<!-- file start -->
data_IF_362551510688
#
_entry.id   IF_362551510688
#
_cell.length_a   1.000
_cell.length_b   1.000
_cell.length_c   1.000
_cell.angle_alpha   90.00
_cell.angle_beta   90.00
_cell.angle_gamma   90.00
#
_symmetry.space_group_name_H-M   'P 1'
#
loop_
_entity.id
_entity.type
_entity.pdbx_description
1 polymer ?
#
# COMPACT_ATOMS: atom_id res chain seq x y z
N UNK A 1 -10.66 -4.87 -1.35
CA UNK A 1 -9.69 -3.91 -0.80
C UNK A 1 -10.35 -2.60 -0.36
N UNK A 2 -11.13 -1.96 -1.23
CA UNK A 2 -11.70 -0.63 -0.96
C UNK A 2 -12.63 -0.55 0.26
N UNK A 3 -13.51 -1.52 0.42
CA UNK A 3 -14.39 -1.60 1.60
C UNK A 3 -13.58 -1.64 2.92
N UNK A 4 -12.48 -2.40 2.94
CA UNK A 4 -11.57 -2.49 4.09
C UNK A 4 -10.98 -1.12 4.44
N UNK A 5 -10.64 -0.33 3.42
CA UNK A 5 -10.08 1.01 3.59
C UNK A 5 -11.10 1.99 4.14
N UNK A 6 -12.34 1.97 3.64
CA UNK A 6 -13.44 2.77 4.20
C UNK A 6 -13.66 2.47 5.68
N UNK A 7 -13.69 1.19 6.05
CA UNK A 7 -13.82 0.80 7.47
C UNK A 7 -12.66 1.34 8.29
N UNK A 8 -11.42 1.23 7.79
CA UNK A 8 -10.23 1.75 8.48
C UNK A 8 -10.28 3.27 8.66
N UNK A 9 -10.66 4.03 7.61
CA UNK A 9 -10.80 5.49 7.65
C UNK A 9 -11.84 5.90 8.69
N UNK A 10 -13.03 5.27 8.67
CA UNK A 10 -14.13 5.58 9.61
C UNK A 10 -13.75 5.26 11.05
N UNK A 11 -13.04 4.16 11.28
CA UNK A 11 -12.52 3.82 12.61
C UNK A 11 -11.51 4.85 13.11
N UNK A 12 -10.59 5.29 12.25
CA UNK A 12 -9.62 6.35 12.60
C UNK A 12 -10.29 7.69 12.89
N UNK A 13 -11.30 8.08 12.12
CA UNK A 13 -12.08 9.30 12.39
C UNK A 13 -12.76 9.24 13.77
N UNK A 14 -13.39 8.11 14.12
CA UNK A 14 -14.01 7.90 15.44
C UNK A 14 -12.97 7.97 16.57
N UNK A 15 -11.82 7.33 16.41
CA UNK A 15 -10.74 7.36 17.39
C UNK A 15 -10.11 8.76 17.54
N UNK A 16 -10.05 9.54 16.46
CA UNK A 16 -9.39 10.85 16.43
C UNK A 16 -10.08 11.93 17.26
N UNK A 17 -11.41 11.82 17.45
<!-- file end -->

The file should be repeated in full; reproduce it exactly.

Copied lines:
data_IF_362551510688
#
_entry.id   IF_362551510688
#
_cell.length_a   1.000
_cell.length_b   1.000
_cell.length_c   1.000
_cell.angle_alpha   90.00
_cell.angle_beta   90.00
_cell.angle_gamma   90.00
#
_symmetry.space_group_name_H-M   'P 1'
#
loop_
_entity.id
_entity.type
_entity.pdbx_description
1 polymer ?
#
# COMPACT_ATOMS: atom_id res chain seq x y z
N UNK A 1 -10.66 -4.87 -1.35
CA UNK A 1 -9.69 -3.91 -0.80
C UNK A 1 -10.35 -2.60 -0.36
N UNK A 2 -11.13 -1.96 -1.23
CA UNK A 2 -11.70 -0.63 -0.96
C UNK A 2 -12.63 -0.55 0.26
N UNK A 3 -13.51 -1.52 0.42
CA UNK A 3 -14.39 -1.60 1.60
C UNK A 3 -13.58 -1.64 2.92
N UNK A 4 -12.48 -2.40 2.94
CA UNK A 4 -11.57 -2.49 4.09
C UNK A 4 -10.98 -1.12 4.44
N UNK A 5 -10.64 -0.33 3.42
CA UNK A 5 -10.08 1.01 3.59
C UNK A 5 -11.10 1.99 4.14
N UNK A 6 -12.34 1.97 3.64
CA UNK A 6 -13.44 2.77 4.20
C UNK A 6 -13.66 2.47 5.68
N UNK A 7 -13.69 1.19 6.05
CA UNK A 7 -13.82 0.80 7.47
C UNK A 7 -12.66 1.34 8.29
N UNK A 8 -11.42 1.23 7.79
CA UNK A 8 -10.23 1.75 8.48
C UNK A 8 -10.28 3.27 8.66
N UNK A 9 -10.66 4.03 7.61
CA UNK A 9 -10.80 5.49 7.65
C UNK A 9 -11.84 5.90 8.69
N UNK A 10 -13.03 5.27 8.67
CA UNK A 10 -14.13 5.58 9.61
C UNK A 10 -13.75 5.26 11.05
N UNK A 11 -13.04 4.16 11.28
CA UNK A 11 -12.52 3.82 12.61
C UNK A 11 -11.51 4.85 13.11
N UNK A 12 -10.59 5.29 12.25
CA UNK A 12 -9.62 6.35 12.60
C UNK A 12 -10.29 7.69 12.89
N UNK A 13 -11.30 8.08 12.12
CA UNK A 13 -12.08 9.30 12.39
C UNK A 13 -12.76 9.24 13.77
N UNK A 14 -13.39 8.11 14.12
CA UNK A 14 -14.01 7.90 15.44
C UNK A 14 -12.97 7.97 16.57
N UNK A 15 -11.82 7.33 16.41
CA UNK A 15 -10.74 7.36 17.39
C UNK A 15 -10.11 8.76 17.54
N UNK A 16 -10.05 9.54 16.46
CA UNK A 16 -9.39 10.85 16.43
C UNK A 16 -10.08 11.93 17.26
N UNK A 17 -11.41 11.82 17.45